Then I stop to believe in these Grant thingy. If I have so much faith in my own idea and capability, why not use my own money and start it instead? I finally quit my job and started (MMW), where the initial focus is on new property launches. It gains a small traction over one year, but not enough. I left to start a consulting business with a friend, and come a year later to “reboot” MMW. This time we are slightly smarter and better, and we venture into Food & Restaurants (because the other similar sites in Malaysia are just not good enough, and the best stuff actually comes from bloggers). After a small success with Food, we redo Property, launch Event and Map. Event and Map didn’t quite pickup, but Food is great, and Property is doing well. I guess I got complacent for a while, because iProperty is too big for us to challenge (not something can be beaten technologically), and other food players just didn’t keep up. In 2011, I decided to take MMW more seriously (I cut down my freelancing jobs, but sometimes couldn’t resist the temptation of money knocking on my door). I manage to launch MMW Foodie (Android App) and Malaysia Price Checker. I started to think perhaps it would do me some good if I can get some funding, so that I can resist these freelance jobs, and employ someone to speed things up. So I applied for a grant, and saw a chance on a reality pitching show, and go for that as well.

My last proposal is about Travel, continuation from MMW Food. The reality pitching show didn’t turn out good for me, mainly due to 1) Some judges misunderstood my idea (my fault) 2) They feel I shouldn’t do Travel because I have no track records, and I should focus on Food 3) They feel the market is saturated. What can you do when people don’t trust you, and ignore your track records? Market is saturated? It’s like because there is Yahoo (and Altavista), so you don’t need Google; at the other end of the world, another VC just invested USD 4 Million into Gogobot (a travel website), WTF!

My last adventure is a presentation for a grant, and we have the usual doubts 1) We don’t think you can handle Travel, just stick with Food 2) TripAdvisor is so great, so you can’t be better than them 3) MMW is not that great (Ouch!). We are a failure until proven success, so I should ask for Grant for something which I already did (Food); perhaps I should. I did list out our “unique” features which TripAdvisor doesn’t have, but I guess we “speak” but no one actually “listen”; then someone get very “emotional” about our food search cannot sort by popularity (which I later tested to be working, maybe he is using a Mac/Safari, which we didn’t test on because the user base is less than 5%) and start making remarks which make the impressions that we make shitty application; and he love TripAdvisor so much that I have an uphill battle (is he really emotional, or it's a "test", hmm). I am not saying TripAdvisor sucks, but they are the champion because they have the content and reviews, but they are complacent with features and usability (and user experience); actually the same happen to us with MMW Food, thus I want to make things right and better. Is 300,000 monthly visitors an achievement? You can say it is pathetic, or it’s okay, and maybe it’s great. Can you build a website with 300,000 MAU?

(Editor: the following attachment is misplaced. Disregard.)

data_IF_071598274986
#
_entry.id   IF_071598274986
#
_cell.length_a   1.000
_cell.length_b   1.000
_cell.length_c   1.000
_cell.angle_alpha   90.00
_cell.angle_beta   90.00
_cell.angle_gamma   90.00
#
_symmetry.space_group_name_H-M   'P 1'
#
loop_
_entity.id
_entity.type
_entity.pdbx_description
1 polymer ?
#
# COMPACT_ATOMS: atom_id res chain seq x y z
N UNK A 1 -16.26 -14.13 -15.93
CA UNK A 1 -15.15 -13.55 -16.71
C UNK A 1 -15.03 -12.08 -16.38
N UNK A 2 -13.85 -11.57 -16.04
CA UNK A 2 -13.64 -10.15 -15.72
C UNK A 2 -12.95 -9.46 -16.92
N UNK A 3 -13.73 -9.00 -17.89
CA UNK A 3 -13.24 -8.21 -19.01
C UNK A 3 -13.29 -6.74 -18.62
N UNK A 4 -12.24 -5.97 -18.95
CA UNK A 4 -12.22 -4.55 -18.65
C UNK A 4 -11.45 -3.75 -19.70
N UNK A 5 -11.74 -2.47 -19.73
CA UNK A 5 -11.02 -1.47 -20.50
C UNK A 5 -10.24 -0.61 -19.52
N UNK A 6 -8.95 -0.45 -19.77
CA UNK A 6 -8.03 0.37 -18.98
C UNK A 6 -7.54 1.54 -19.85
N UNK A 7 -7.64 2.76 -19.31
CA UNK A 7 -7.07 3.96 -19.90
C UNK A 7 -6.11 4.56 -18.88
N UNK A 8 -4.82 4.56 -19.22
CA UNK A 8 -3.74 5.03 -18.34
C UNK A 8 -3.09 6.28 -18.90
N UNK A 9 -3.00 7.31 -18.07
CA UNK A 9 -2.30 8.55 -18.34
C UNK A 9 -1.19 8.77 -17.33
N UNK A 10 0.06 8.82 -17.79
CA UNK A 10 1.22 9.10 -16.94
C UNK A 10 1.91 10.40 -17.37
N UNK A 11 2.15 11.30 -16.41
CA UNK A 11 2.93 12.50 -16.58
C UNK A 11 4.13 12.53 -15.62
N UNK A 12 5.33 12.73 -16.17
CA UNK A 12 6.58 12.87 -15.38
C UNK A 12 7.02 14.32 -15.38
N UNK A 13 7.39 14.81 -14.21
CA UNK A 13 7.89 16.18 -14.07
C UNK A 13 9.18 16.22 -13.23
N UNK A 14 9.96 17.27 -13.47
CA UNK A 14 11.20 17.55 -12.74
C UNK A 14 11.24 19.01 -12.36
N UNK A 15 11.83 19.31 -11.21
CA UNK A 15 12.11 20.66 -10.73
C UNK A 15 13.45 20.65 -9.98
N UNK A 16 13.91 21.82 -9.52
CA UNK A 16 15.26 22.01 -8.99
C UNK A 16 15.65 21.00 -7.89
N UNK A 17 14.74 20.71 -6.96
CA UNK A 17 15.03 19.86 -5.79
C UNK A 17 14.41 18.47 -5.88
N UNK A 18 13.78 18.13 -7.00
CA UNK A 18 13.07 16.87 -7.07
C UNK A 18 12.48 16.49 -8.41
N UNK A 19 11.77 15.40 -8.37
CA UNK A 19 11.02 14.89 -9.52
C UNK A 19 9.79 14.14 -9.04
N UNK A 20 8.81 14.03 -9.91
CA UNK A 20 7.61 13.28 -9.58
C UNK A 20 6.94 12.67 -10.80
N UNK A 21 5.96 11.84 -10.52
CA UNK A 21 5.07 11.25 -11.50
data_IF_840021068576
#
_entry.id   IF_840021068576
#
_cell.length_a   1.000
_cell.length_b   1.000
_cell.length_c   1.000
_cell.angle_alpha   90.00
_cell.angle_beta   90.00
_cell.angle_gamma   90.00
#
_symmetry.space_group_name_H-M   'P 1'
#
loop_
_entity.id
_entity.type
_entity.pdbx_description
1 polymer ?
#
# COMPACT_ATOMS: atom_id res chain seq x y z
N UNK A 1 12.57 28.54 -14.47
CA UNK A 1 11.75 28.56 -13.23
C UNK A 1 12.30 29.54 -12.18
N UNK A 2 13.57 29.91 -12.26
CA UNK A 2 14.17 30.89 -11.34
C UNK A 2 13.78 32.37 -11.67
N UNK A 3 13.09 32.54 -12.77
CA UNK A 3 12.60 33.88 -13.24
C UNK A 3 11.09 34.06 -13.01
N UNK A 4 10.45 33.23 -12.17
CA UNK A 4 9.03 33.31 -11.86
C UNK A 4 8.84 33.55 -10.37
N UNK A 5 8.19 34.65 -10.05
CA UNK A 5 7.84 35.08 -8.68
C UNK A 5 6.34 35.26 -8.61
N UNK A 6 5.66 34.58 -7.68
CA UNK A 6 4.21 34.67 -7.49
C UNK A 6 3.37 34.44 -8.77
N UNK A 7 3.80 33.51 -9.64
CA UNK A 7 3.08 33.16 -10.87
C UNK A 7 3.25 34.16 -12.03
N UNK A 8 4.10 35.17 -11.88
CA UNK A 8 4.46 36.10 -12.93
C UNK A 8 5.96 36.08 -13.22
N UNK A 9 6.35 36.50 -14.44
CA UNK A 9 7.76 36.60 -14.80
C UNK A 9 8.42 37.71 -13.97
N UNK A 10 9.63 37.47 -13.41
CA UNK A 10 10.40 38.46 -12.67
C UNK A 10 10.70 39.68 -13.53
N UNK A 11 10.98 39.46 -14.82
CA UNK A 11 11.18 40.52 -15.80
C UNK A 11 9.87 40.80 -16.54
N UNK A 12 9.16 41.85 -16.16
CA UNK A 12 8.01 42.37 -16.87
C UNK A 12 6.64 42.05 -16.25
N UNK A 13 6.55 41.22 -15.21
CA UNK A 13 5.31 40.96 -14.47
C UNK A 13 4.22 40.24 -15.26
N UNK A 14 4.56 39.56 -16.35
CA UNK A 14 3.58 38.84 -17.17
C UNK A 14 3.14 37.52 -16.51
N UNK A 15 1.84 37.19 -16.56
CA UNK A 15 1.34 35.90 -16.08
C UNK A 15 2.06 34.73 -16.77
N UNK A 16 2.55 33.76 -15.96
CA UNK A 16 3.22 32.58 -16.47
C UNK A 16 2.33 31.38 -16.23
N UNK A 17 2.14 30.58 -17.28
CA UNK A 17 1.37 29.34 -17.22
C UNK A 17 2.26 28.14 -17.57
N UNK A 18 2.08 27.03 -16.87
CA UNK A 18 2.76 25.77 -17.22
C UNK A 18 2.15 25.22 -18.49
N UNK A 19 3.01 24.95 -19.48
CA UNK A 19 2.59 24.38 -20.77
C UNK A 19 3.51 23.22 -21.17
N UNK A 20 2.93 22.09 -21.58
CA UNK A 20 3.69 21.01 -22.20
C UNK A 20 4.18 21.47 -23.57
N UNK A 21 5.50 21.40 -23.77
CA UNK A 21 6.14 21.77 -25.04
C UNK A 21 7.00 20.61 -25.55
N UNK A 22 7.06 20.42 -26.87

Everyone knows Google is great after it is successful. Given that if you have the chance to invest in Google in the early days, are you the one putting in money, or you are the one saying “There is no money in search” How sure are you about the remark and decision you make today, and how much are you willing to bet on it? I guess this are the questions investors (or evaluators) should ask themselves.

As a fund-seeker, there is a lesson to be learned from the Kentucky Guys: fail 3000+ times before finding an investor. Keep trying, haha. Prejudice, everyone have it; both the Investors and Entrepreneurs. Keep trying on a bigger data sets to get the "real" picture.

This post is getting too long; read the next post for How to Kick-ass in VC/Grant Pitching (Malaysia).

PS: Will my "exposures" back fire on my reputations and future chances? Probably, but then again; this is who I am. If you can't accept this, then probably we can't work together.  道不同不相为谋; 千里马要伯乐。

Monday, October 10, 2011

Review: Paul Kenny's Building Sales

  • Love your inner Sales person?
  • Sales is sharing story with customer?
  • Dialogue: reach a mature understanding of what the client values most
  • Quality of Dialogues = Quality of Customer Acquisition
  • Dialogue builds rapport: if the perceived value is almost similar, people buy from the person you like the most.
  • To get the customer to reflect their unique needs to you
  • You cannot tell your way into a solution (you need this, that, etc)
  • Perception of your product matters to customer
  • Knows the Customer's DNA: Drivers (Ego, Security, Ease, etc), Needs (Function, Scalibility, etc), Aspirations (Project, Team, Personal)
  • Better Dialogue: Selfless Questioning, Listen (don't assume, non-judgemental)
  • Don't allow sales person to focus on monetary reward only (tie them to growth, customer happiness, feedback, etc)
  • Hire the person who asks the most interesting questions. Don't hire Franks (hot-shot salesperson at big companies)

Thursday, October 06, 2011

Steve Jobs' Wisdom: 2005 Stanford Commencement Address

Steve Jobs, R.I.P 05 Oct, 2011. Though he was not my favorite, but I do admire his talent and how he manage to change the world (in a not so subtle way, and a good way, IMHO). I am sadden by the lost, the fall of an icon.


The minute I dropped out I could stop taking the required classes that didn't interest me, and begin dropping in on the ones that looked interesting.

You can't connect the dots looking forward; you can only collect them looking backwards.